Latest Ethiopia Stories
Thirty million years ago, before Ethiopia's mountainous highlands split and the Great Rift Valley formed, the tropical zone had warmer soil temperatures, higher rainfall and different atmospheric circulation patterns than it does today.
WASHINGTON, Oct. 19 /PRNewswire/ -- Ethiopia Healthcare Network (EHN) announced award of an initial maternal and infant healthcare grant to LeAlem Higher Clinic in Addis Ababa, Ethiopia.
Ancient Hamar Tribe Adopts Sustainable Hygiene and Water Programs to Prevent Water-borne and Communicable Disease BAINBRIDGE ISLAND, Wash., Oct.
NEW YORK, Sept.
NEW YORK, Aug. 10 /PRNewswire-FirstCall/ -- Rx for Africa, Inc. and Zirus, Inc., have entered into a letter of intent to form ZiRx Therapeutics, Ltd., a joint venture that will utilize the anti-viral discovery platform of Zirus, Inc.
-Scientists are racing to arm Afghanistan against a new invader-a deadly, airborne wheat rust disease that threatens wheat production and food security in this war-torn nation and the region that stretches east across neighboring Pakistan and into India.
The UN Office for the Coordination of Humanitarian Affairs (OCHA) said Tuesday that locusts coming from northern Somalia by the swarms are putting crops in Ethiopia at risk of being destroyed.
Botanists discovered a pink-flowered tree in Ethiopia that has been overlooked by generations of researchers.
2008 Chicago Winners, Olympians, and Additional Talent Join the Elite Team to Challenge Defending Champions BOSTON, Feb.
Officials from the Seattle Science Center paid millions to show the fossil remains of one of the earliest known human ancestors, but the exhibit failed to produce the expected returns.
The African wild ass (Equus africanus) is a species within the Equidae family that is thought to be that ancestor of the domestic donkey. This species resides in arid habitats in a range that includes the Horn of Africa, Somalia, Ethiopia, and Eritrea. This species hold four subspecies, including the Somali wild ass and the Nubian wild ass. The African wild ass reaches an average body length of 6.6 feet, a height between 12.1 and 14.1 hands at the shoulders, and a weight between 510 and...
The Nile lechwe (Kobus megaceros), a species of antelope, is also known as Mrs Gray's lechwe, the waterbuck, or the wasserbock. It can be found in Ethiopia and Sudan, where it prefers a habitat within grasslands, steppes, wetlands, coastal areas, or swamplands with water reaching a depth between 3.9 and 16 inches. Leopold Fitzinger first described this antelope in 1855. The Nile lechwe varies in size depending on sex, with males typically reaching a weight of up to 260 pounds and females...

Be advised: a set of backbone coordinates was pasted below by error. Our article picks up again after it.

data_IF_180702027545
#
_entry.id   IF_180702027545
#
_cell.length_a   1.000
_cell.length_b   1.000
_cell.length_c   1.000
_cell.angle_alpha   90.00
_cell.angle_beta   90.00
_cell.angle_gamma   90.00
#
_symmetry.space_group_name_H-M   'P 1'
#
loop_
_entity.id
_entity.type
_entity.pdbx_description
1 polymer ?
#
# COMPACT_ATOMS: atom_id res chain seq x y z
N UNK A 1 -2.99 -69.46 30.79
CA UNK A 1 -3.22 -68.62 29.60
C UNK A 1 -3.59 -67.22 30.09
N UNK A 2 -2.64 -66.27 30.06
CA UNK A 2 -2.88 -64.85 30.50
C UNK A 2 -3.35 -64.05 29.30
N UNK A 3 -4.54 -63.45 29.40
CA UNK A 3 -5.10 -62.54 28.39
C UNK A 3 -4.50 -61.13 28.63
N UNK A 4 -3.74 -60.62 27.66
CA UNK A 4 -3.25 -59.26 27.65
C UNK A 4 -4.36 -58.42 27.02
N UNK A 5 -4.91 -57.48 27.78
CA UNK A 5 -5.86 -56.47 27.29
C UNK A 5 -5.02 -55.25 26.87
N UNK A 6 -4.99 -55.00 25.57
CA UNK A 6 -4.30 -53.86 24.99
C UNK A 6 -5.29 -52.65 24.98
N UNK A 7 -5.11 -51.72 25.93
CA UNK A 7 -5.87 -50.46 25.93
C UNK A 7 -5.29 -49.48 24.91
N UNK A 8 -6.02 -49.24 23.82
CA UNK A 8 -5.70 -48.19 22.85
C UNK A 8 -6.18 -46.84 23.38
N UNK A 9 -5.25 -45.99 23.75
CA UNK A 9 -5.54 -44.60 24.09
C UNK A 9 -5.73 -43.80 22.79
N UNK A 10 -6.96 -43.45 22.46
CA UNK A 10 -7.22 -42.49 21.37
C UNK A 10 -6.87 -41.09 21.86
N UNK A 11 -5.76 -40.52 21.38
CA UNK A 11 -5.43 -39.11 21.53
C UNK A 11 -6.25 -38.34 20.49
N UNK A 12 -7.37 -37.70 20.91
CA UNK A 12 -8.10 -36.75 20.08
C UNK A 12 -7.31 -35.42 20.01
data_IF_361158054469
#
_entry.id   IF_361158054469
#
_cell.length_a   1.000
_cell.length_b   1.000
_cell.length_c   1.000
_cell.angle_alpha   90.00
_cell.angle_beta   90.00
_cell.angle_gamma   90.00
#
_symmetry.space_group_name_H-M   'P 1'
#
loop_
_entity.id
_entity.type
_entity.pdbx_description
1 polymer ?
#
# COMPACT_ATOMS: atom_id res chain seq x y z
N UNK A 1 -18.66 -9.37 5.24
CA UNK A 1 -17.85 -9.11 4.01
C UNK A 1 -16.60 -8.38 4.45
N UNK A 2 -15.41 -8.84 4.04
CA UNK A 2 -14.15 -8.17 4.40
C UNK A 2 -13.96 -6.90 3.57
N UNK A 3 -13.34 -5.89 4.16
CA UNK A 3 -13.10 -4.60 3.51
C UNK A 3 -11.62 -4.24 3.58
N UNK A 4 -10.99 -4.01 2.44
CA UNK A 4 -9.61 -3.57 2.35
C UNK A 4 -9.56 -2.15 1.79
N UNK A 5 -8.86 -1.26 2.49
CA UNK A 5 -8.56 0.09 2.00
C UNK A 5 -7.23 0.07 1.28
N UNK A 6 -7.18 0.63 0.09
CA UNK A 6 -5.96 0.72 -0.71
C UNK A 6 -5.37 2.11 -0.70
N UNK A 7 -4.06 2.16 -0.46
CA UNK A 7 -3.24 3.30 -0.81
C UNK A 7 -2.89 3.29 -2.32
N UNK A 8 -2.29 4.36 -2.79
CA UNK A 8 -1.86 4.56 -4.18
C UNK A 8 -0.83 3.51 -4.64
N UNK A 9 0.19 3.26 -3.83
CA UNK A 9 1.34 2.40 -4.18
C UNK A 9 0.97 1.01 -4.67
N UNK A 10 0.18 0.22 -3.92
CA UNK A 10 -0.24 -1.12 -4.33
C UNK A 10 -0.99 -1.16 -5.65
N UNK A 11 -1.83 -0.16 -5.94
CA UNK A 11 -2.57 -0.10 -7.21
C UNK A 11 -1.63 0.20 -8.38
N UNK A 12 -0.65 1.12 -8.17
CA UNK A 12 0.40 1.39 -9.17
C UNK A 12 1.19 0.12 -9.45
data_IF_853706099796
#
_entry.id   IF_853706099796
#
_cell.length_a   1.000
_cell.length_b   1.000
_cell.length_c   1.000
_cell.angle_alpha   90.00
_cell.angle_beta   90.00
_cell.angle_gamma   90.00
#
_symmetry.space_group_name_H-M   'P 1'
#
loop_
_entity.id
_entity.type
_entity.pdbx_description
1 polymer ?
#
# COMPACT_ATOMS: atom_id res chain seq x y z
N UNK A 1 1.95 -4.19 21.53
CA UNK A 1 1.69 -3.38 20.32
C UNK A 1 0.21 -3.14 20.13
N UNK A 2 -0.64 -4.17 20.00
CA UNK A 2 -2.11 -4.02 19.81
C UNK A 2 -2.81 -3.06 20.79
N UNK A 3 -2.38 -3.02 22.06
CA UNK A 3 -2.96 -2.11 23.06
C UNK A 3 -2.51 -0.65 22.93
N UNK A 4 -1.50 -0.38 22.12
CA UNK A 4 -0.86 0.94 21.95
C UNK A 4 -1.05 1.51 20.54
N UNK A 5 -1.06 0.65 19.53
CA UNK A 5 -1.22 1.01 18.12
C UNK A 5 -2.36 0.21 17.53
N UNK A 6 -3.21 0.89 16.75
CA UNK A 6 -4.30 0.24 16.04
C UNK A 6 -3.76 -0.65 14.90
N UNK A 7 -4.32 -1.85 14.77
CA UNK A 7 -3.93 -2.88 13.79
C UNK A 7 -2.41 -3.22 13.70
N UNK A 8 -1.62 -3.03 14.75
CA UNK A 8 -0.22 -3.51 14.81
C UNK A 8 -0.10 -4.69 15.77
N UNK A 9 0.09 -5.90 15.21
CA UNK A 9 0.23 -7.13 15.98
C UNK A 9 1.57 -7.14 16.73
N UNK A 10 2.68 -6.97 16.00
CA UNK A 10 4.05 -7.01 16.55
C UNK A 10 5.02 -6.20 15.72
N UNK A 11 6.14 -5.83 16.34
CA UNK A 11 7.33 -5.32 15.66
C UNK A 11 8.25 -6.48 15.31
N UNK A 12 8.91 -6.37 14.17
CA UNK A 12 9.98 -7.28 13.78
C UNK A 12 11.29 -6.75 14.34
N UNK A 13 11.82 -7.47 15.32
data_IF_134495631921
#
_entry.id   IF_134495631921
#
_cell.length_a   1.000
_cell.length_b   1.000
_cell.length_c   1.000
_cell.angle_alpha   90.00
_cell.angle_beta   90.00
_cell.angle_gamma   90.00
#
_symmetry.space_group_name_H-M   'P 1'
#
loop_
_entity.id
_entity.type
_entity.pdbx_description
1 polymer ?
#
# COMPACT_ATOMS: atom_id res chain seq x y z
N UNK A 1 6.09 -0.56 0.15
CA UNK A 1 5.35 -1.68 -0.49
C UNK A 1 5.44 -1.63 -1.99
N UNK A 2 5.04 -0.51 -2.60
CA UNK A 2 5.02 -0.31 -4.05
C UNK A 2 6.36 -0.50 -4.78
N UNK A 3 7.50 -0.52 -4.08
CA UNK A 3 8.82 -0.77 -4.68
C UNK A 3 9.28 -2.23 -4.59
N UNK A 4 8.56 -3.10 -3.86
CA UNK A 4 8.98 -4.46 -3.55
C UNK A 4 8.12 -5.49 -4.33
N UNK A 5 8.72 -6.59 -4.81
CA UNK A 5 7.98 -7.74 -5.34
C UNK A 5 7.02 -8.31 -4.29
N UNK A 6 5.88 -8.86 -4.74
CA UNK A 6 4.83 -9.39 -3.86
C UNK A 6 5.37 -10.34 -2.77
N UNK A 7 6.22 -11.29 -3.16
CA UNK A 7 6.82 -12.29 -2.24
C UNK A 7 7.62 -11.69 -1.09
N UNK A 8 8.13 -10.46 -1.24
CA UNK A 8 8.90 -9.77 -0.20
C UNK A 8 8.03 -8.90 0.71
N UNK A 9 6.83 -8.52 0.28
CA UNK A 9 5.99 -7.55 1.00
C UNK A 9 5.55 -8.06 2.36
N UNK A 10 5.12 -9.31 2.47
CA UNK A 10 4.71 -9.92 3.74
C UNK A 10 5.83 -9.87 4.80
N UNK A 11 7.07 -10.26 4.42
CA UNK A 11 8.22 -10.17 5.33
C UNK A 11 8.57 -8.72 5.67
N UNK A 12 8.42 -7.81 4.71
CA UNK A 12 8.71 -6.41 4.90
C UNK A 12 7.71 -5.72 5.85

The walia ibex (Capra walie), sometimes considered to be a subspecies of the Alpine ibex, and can be found in a highly restricted range in the Semien Mountains in Ethiopia. It prefers a habitat within rocky areas, subalpine grasslands, scrubs, and mountain forests at an elevation between 8,200 and 14,800 feet. This ibex is also known as the Abyssinian ibex. The walia ibex is typical dark brown to red brown in color, with a grey brown muzzle and lighter grey legs. The underbelly and insides...
The dromedary camel (Camelus dromedarius), also known as the Arabian camel, is a completely domesticated species that appears on the IUCN Red List with a conservation status of “Domesticated”. It is thought that when wild, its native range was mainly in the Arabian Peninsula. It can now be found in South Asia, North Africa, and the Middle East. The only dromedary camels that display wild behaviors are the population of feral camels in Australia, which were introduced in 1840. It prefers a...
The dibatag (Ammodorcas clarkei), also known as Clarke's gazelle, is native to Somalia and Ethiopia. Its range is significantly smaller than it once was, and in many areas, populations are fragmented. In the region of Ogaden, where it was once abundant, the northern populations have dwindled due to human civilizations taking over. In southern Ogaden, it is still present in acceptable numbers, most likely due to the natural vegetation and habitat required to sustain it. It prefers a habitat...
- Forsooth! indeed! originally a parenthetical phrase used in repeating the words of another with more or less contempt or disdain.